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      Imaging of iron oxide nanoparticles by MR and light microscopy in patients with malignant brain tumours.

      Neuropathology and Applied Neurobiology

      methods, Adult, Radiographic Image Enhancement, Postoperative Period, diagnostic use, Oxides, Nanostructures, Middle Aged, Male, Magnetite Nanoparticles, Magnetic Resonance Imaging, Iron, Humans, Gadolinium, Ferrosoferric Oxide, Ferric Compounds, Female, Dextrans, Contrast Media, radiography, pathology, Brain Neoplasms, Aged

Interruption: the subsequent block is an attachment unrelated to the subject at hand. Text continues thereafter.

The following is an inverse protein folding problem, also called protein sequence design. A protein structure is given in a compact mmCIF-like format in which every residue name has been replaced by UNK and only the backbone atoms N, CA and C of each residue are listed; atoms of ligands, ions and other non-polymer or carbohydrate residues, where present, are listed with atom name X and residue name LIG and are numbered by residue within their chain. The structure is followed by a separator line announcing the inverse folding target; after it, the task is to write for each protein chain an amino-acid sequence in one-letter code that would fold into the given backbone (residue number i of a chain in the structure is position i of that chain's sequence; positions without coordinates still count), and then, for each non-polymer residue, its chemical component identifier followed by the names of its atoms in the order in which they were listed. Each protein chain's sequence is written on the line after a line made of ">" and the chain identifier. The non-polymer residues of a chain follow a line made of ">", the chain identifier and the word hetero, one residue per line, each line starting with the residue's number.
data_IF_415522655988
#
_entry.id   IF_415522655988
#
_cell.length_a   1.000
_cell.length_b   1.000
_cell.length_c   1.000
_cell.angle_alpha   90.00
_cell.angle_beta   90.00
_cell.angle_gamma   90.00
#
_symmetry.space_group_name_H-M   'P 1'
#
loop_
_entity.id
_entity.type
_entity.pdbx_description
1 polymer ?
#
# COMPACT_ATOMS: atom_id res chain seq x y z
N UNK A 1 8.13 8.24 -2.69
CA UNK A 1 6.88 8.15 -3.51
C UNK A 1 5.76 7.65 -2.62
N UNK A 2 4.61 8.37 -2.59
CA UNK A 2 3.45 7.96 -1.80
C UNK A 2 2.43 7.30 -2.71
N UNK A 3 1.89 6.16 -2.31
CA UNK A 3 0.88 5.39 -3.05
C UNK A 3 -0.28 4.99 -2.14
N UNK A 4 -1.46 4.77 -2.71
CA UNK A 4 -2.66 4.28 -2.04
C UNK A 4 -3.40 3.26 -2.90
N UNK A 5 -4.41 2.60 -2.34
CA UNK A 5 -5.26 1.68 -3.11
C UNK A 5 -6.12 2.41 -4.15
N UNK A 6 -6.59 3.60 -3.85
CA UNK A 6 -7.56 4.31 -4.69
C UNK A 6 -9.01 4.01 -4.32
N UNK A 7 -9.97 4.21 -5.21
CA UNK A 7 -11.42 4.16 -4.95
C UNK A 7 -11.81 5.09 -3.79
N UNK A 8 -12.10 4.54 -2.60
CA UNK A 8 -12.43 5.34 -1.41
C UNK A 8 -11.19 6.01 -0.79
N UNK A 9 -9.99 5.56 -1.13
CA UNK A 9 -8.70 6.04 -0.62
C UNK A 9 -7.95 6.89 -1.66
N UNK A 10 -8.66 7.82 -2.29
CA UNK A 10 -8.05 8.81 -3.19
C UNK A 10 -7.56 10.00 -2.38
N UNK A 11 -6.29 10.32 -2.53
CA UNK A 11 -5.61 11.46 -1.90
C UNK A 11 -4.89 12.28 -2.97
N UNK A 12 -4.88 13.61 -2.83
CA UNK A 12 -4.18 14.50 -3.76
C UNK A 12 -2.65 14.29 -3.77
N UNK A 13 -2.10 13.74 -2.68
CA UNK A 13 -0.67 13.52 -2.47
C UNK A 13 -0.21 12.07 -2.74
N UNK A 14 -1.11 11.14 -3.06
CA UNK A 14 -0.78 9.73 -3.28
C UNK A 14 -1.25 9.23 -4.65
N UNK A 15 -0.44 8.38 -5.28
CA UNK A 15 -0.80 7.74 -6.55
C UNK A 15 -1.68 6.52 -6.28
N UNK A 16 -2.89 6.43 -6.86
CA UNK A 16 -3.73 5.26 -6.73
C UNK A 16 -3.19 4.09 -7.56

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          Ferumoxtran-10 (Combidex), a dextran-coated iron oxide nanoparticle, provides enhancement of intracranial tumours by magnetic resonance (MR) for more than 24 h and can be imaged histologically by iron staining. Our goal was to compare ferumoxtran imaging and histochemistry vs. gadolinium enhancement in malignant brain tumours on preoperative and postoperative MR. Seven patients with primary and metastatic malignant tumours underwent MR imaging with gadolinium and ferumoxtran both pre- and postoperatively. Normalized signal intensities on the ferumoxtran-enhanced scans were determined in representative regions of interest. Resected tissue from six ferumoxtran patients and from three patients who did not receive ferumoxtran was assessed for localization of iron in tumour and reactive brain. All malignant tumours (all of which enhanced by gadolinium MR) showed ferumoxtran accumulation with T1 and T2 signal changes, even using a 0.15 T intraoperative MR unit in one patient. Iron staining was predominantly in reactive cells (reactive astrocytes and macrophages) and not tumour cells. In five of the seven patients, including two patients who showed additional lesions, areas enhancing with ferumoxtran but not with gadolinium were observed. Comparison of the pre- and postoperative MR revealed residual ferumoxtran-enhancing areas in four of seven cases. In malignant tumours, ferumoxtran may show areas of enhancement, even with a 0.15 T intraoperative MR, that do not enhance with gadolinium. Ferumoxtran-enhancing lesions have persistent increased T1 signal intensity for 2-5 days, which may provide advantages over gadolinium for postoperative imaging. Histochemistry for iron shows uptake of ferumoxtran in reactive cells (astrocytes and macrophages) rather than tumour cells.

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